Keywords: conductive fabric, graphene nanoribbon, coating, enhanced properties

Procedia PDF Downloads 231
244 Resin Finishing of Cotton: Teaching and Learning Materials

Authors: C. W. Kan

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Cotton is the most commonly used material for apparel purpose because of its durability, good perspiration absorption characteristics, comfort during wear and dyeability. However, proneness to creasing and wrinkling give cotton garments a poor rating during actual wear. Resin finishing is a process to bring out crease or wrinkle free/resistant effect to cotton fabric. Thus, the aim of this study is to illustrate the proper application of resin finishing to cotton fabric, and the results could provide guidance note to the students in learning this topic. Acknowledgment: Authors would like to thank the financial support from the Hong Kong Polytechnic University for this work.

Keywords: learning materials, resin, textiles, wrinkle

Procedia PDF Downloads 145
243 A Comparative Study on Indian and Greek Cotton Fiber Properties Correlations

Authors: Md. Nakib Ul Hasan, Md. Ariful Islam, Md. Sumon Miah, Misbah Ul Hoque, Bulbul Ahmed

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The variability of cotton fiber characteristics has always been influenced by origin, weather conditions, method of culturing, and harvesting. Spinners work tirelessly to ensure consistent yarn quality by using the different origins of fibers to maximizes the profit margin. Spinners often fail to select desired raw materials of various origins to achieve an appropriate mixing plan due to the lack of knowledge on the interrelationship among fiber properties. The purpose of this research is to investigate the correlations among dominating fiber properties such as micronaire, strength, breaking elongation, upper half mean length, length uniformity index, short fiber index, maturity, reflectance, and yellowness. For this purpose, fiber samples from 500 Indian cotton bales and 350 Greek cotton bales were collected and tested using the high volume instrument (HVI). The fiber properties dataset was then compiled and analyzed using python 3.7 to determine the correlations matrix. Results show that Indian cotton fiber have highest correlation between strength-mat = 0.84, followed by SFI-Unf =-0.83, and Neps-Unf = -0.72. Greek cotton fiber, in contrast, have highest correlation between SFI-Unf =-0.98, followed by SFI-Mat = 0.89, +b-Len = 0.84, and Str-Mat = 0.74. Overall, the Greek cotton fiber showed a higher correlational matrix than compared to that of Indian cotton fiber.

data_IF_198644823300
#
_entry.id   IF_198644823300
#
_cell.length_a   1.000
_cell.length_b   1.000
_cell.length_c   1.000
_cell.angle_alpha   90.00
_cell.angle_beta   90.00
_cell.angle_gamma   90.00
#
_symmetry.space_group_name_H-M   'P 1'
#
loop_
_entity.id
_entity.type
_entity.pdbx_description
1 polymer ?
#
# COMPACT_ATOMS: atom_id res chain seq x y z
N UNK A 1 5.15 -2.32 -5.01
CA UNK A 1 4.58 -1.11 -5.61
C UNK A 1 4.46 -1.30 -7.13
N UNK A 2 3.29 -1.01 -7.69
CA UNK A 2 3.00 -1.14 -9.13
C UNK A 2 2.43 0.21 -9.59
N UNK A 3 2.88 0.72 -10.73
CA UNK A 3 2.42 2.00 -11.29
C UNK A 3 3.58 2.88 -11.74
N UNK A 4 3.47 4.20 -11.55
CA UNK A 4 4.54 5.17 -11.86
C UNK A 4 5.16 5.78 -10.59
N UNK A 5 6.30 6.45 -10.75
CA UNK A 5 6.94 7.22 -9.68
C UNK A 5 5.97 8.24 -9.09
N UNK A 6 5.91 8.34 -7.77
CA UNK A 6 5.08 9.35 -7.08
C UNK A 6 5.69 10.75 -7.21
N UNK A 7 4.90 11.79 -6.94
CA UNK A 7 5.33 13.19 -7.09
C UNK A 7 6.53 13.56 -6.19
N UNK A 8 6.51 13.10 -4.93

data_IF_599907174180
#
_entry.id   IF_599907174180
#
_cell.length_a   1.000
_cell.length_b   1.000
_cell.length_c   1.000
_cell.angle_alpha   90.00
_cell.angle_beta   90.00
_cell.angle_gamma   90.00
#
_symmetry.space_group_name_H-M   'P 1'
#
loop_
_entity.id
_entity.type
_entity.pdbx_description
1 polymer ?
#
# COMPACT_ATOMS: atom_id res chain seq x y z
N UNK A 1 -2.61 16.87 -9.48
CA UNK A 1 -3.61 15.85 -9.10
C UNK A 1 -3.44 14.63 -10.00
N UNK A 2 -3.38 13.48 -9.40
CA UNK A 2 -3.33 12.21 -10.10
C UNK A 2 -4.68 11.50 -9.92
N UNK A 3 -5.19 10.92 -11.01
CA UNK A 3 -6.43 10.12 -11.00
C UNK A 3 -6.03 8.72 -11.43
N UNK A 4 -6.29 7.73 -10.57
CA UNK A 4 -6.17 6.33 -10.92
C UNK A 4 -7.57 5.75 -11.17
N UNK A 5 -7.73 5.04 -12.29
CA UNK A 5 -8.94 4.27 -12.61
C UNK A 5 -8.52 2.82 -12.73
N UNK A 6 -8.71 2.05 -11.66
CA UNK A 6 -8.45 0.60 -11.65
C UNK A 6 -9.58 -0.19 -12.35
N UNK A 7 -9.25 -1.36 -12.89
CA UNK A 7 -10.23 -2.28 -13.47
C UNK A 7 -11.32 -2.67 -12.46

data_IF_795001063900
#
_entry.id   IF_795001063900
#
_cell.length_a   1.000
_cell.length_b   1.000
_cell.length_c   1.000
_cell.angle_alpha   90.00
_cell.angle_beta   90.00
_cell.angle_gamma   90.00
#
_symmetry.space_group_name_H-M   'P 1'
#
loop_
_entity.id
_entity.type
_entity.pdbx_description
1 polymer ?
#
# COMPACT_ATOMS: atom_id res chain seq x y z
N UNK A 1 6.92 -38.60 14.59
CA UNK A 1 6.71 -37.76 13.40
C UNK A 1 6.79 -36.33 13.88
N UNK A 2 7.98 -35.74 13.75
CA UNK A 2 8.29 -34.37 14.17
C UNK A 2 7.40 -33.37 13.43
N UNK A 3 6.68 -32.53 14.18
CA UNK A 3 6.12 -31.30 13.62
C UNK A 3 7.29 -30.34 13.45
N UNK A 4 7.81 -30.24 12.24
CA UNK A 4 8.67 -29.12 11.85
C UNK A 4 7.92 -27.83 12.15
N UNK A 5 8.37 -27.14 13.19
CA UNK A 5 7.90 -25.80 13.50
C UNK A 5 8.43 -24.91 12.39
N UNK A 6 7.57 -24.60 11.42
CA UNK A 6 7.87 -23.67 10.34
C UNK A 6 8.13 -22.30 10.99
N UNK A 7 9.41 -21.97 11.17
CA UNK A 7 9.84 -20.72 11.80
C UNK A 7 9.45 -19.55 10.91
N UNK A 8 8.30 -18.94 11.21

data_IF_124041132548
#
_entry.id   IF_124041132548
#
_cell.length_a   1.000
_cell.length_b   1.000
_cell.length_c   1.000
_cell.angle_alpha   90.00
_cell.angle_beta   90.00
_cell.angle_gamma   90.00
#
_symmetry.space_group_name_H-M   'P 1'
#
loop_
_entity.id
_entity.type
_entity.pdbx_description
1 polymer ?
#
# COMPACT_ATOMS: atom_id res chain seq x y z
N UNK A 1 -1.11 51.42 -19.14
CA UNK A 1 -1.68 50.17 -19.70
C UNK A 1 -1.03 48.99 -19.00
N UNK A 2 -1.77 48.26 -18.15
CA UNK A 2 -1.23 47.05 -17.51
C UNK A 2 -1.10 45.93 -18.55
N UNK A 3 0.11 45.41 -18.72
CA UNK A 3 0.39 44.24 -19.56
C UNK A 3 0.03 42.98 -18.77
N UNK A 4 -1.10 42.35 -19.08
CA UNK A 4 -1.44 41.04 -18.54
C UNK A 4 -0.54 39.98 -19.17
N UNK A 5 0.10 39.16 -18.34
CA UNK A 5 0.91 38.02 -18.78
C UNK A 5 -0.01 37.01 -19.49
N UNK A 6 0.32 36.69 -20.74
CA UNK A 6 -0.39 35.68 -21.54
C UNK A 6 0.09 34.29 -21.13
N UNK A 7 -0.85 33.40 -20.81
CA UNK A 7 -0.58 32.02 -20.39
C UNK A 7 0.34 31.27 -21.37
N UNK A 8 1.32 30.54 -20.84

Keywords: cotton fiber, fiber properties correlation, Greek cotton, HVI, Indian cotton, spinning

Procedia PDF Downloads 43
242 Major Variables Influencing Marketed Surplus of Seed Cotton in District Khanewal, Pakistan

Authors: Manan Aslam, Shafqat Rasool

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This paper attempts to examine impact of major factors affecting marketed surplus of seed cotton in district Khanewal (Punjab) using primary source of data. A representative sample of 40 cotton farmers was selected using stratified random sampling technique. The impact of major factors on marketed surplus of seed cotton growers was estimated by employing double log form of regression analysis. The value of adjusted R2 was 0.64 whereas the F-value was 10.81. The findings of analysis revealed that experience of farmers, education of farmers, area under cotton crop and distance from wholesale market were the significant variables affecting marketed surplus of cotton whereas the variables (marketing cost and sale price) showed insignificant impact. The study suggests improving prevalent marketing practices to increase volume of marketed surplus of cotton in district Khanewal.

Keywords: seed cotton, marketed surplus, double log regression analysis

Procedia PDF Downloads 199
241 Surface Modification of Cotton Using Slaughterhouse Wastes

Authors: Granch Berhe Tseghai, Lodrick Wangatia Makokha

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Cotton dyeing using reactive dyes is one of the major water polluter; this is due to large amount of dye and salt remaining in effluent. Recent adverse climate change and its associated effect to human life have lead to search for more sustainable industrial production. Cationization of cotton to improve its affinity for reactive dye has been earmarked as a major solution for dyeing of cotton with no or less salt. Synthetic cationizing agents of ammonium salt have already been commercialized. However, in nature there are proteinous products which are rich in amino and ammonium salts which can be carefully harnessed to be used as cationizing agent for cotton. The hoofs and horns have successfully been used to cationize cotton so as to improve cotton affinity to the dye. The cationization action of the hoof and horn extract on cotton was confirmed by dyeing the pretreated fabric without salt and comparing it with conventionally dyed and untreated salt free dyed fabric. UV-VIS absorption results showed better dye absorption (62.5% and 50% dye bath exhaustion percentage for cationized and untreated respectively) while K/S values of treated samples were similar to conventional sample.